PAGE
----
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The recent report shows that Duolingo recorded a substantial level of success in its first quarter.
According to a Reuters report, Duolingo, a leading language-learning app, has revealed that its aim is to have its value rise above $3 billion after its initial public offering (IPO) in the United States which would see it listed on NASDAQ as DUOL.
According to the report, “about 5.1 million shares will be offered in the IPO, priced between $85 and $95 each, which would rake in more than $485 million at the top end of that range.” It was revealed that proceeds of 1.4 million shares that would be sold by “selling stockholders” wouldn’t be going to the language app company. However, proceeds from other shares would be “used for general corporate purposes, including investments in businesses, products and technologies.”
The firm’s last valuation stood at $2.4 billion after Durable Capital Partners and General Atlantic invested around $35 million in November last year. Its IPO listing would be led by Goldman Sachs and Allen & Company who will both be acting as lead underwriters.
Duolingo is an initiative of two engineers, Luis von Ahn and Severin Hacker, who met at Carnegie Mellon University. Since then, the language-learning firm has been able to cement itself as a top resource for people looking to learn a new language.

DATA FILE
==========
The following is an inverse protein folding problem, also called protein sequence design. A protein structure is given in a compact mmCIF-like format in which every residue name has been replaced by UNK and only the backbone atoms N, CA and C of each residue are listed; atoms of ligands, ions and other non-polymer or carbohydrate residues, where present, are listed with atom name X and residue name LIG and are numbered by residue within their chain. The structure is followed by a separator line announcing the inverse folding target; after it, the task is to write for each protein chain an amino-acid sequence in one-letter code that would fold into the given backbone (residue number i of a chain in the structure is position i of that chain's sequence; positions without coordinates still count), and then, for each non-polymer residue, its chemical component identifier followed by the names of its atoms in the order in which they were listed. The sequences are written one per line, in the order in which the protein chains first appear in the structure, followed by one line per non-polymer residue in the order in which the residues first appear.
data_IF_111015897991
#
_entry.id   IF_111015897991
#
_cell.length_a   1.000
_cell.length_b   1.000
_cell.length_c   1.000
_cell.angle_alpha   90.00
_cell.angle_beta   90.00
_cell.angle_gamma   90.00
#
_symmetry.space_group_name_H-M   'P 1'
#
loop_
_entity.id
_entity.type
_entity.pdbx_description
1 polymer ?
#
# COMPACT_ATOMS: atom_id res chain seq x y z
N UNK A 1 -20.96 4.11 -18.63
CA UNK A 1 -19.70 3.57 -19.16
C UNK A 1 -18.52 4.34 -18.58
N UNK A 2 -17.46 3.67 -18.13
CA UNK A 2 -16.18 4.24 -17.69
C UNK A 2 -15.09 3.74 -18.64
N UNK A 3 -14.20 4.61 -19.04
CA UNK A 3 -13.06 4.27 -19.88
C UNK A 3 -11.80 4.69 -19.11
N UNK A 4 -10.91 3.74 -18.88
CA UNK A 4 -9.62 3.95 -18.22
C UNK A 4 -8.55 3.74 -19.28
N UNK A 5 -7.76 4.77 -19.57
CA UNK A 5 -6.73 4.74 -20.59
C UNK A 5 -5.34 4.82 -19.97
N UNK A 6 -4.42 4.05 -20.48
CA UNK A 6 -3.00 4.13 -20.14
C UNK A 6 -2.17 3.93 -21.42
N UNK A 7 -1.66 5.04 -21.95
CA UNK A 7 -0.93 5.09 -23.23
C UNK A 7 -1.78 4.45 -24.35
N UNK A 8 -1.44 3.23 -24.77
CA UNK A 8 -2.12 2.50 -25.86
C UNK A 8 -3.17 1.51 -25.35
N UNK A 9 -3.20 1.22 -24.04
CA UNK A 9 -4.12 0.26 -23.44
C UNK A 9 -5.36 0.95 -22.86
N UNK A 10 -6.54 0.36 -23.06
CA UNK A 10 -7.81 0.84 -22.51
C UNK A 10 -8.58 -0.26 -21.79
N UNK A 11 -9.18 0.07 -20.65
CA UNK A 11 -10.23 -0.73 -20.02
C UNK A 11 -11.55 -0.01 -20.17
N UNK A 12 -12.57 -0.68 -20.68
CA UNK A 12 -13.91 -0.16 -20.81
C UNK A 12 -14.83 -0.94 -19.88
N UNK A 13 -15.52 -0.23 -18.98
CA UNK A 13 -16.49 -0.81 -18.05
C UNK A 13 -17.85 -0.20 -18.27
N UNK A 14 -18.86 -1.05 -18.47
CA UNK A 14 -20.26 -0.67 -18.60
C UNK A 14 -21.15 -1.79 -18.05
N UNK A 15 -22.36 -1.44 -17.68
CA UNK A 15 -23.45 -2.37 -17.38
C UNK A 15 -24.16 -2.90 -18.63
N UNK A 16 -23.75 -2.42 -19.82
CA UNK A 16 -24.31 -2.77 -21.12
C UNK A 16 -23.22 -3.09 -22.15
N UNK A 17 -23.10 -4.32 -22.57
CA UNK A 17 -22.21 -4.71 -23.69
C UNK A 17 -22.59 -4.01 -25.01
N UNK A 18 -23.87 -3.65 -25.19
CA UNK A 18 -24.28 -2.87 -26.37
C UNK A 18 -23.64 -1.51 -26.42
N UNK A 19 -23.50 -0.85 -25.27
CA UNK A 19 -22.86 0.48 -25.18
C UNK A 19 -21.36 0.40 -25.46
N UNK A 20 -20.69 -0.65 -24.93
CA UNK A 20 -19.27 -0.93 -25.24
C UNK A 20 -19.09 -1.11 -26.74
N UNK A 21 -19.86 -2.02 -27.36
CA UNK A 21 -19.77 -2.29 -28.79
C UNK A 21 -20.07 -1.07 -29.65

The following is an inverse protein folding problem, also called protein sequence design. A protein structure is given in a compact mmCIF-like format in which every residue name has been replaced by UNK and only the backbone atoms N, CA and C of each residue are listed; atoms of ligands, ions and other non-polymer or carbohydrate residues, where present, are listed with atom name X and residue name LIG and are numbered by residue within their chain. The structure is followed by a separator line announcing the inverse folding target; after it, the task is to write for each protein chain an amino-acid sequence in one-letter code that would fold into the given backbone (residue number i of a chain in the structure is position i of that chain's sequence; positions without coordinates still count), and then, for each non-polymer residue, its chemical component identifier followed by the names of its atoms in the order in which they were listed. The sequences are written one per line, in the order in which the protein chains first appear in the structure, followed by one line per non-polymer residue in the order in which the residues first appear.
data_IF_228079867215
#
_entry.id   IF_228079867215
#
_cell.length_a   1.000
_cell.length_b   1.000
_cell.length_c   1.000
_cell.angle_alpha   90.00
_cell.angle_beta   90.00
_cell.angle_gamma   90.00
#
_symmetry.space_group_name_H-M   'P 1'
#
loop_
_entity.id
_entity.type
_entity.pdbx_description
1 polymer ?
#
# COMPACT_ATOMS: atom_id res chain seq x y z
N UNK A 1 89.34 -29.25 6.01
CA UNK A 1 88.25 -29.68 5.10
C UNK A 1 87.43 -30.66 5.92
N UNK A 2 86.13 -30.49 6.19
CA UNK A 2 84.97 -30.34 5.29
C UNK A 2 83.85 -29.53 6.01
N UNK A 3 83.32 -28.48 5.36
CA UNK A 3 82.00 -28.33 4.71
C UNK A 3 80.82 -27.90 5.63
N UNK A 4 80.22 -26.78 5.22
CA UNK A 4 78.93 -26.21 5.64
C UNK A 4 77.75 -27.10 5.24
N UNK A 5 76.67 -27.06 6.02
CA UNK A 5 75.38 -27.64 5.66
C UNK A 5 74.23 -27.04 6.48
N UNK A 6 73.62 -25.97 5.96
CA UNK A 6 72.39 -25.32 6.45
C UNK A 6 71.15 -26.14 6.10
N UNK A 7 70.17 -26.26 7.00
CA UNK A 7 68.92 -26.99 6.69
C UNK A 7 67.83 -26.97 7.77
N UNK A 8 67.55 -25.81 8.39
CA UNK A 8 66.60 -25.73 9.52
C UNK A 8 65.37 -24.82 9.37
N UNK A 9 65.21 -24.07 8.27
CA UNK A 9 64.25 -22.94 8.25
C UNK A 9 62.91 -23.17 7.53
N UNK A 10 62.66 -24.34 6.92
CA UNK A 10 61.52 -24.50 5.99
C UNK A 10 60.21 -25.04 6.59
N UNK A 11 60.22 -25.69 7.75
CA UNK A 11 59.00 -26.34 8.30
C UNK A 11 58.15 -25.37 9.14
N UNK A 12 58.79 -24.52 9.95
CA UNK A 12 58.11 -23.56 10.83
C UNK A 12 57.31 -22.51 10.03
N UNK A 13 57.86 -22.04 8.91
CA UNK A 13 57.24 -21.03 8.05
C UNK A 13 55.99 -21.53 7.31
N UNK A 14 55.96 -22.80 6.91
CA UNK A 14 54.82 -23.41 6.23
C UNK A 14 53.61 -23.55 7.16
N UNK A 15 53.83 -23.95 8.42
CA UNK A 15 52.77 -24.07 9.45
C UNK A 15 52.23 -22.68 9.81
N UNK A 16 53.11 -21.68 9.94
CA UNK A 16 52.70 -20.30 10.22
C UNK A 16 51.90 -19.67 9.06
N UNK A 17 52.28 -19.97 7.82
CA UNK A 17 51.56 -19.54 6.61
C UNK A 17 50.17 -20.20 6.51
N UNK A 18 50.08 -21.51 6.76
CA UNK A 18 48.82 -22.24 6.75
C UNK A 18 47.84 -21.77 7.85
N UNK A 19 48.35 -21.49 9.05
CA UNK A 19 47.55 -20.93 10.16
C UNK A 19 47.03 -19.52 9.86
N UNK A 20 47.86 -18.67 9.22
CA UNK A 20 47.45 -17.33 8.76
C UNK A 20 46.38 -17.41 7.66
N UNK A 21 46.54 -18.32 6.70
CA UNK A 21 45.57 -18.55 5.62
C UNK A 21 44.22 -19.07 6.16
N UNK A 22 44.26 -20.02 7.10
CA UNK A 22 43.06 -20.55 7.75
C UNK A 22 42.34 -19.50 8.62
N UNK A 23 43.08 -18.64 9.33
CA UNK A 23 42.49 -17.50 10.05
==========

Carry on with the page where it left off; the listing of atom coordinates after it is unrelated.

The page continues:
Available data from Google Play and Apple‘s App Store shows that its application has over 500 million downloads and it is also the top-grossing app under education on both platforms.
Duolingo Records Impressive First Quarter before US IPO
A report also shows that the firm had recorded a substantial level of success in its first quarter. According to the data, the firm had recorded a “revenue of $55 million, up 97% year over year. There are about 1.8 billion people in the pool of potential language learners. About 40 million monthly active users (MAU) use the app, and 1.8 million subscribe to Duolingo Plus, which accounts for 72% of its revenue. Another 17% comes from advertising, and the remaining is from the English language test.”
Not only that, but the firm has also been able to actively cash in on the coronavirus pandemic. Its first-quarter review revealed that the “daily active user (DAU) count has gone up a lot in 2020 due to people staying at home, which has had a positive impact on Duolingo’s business. Interestingly, as MAUs grew, so did the percentage of paid subscribers. So growth in free users resulted in even more paid users. More people are also choosing to subscribe for the year instead of one or six months.”